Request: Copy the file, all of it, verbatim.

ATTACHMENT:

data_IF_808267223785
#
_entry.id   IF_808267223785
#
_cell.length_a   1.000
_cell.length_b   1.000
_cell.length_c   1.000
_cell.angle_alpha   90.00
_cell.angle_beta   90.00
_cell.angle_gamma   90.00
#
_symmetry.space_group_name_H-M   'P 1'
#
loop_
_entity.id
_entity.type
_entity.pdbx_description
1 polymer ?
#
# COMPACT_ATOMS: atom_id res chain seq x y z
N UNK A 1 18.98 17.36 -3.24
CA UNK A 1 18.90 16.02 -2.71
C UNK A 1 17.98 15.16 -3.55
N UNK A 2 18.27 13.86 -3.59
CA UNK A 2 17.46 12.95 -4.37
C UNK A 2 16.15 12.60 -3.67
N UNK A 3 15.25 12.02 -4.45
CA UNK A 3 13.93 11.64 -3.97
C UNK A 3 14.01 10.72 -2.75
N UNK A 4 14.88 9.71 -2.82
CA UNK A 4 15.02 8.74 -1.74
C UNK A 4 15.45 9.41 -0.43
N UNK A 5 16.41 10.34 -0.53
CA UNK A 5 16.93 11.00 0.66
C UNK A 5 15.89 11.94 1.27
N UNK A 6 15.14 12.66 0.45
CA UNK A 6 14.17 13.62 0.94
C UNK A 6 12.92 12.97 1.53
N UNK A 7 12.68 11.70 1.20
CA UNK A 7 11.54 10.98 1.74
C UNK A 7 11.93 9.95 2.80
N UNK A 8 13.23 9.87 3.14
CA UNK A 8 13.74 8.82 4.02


data_IF_808267223785
#
_entry.id   IF_808267223785
#
_cell.length_a   1.000
_cell.length_b   1.000
_cell.length_c   1.000
_cell.angle_alpha   90.00
_cell.angle_beta   90.00
_cell.angle_gamma   90.00
#
_symmetry.space_group_name_H-M   'P 1'
#
loop_
_entity.id
_entity.type
_entity.pdbx_description
1 polymer ?
#
# COMPACT_ATOMS: atom_id res chain seq x y z
N UNK A 1 18.98 17.36 -3.24
CA UNK A 1 18.90 16.02 -2.71
C UNK A 1 17.98 15.16 -3.55
N UNK A 2 18.27 13.86 -3.59
CA UNK A 2 17.46 12.95 -4.37
C UNK A 2 16.15 12.60 -3.67
N UNK A 3 15.25 12.02 -4.45
CA UNK A 3 13.93 11.64 -3.97
C UNK A 3 14.01 10.72 -2.75
N UNK A 4 14.88 9.71 -2.82
CA UNK A 4 15.02 8.74 -1.74
C UNK A 4 15.45 9.41 -0.43
N UNK A 5 16.41 10.34 -0.53
CA UNK A 5 16.93 11.00 0.66
C UNK A 5 15.89 11.94 1.27
N UNK A 6 15.14 12.66 0.45
CA UNK A 6 14.17 13.62 0.94
C UNK A 6 12.92 12.97 1.53
N UNK A 7 12.68 11.70 1.20
CA UNK A 7 11.54 10.98 1.74
C UNK A 7 11.93 9.95 2.80
N UNK A 8 13.23 9.87 3.14
CA UNK A 8 13.74 8.82 4.02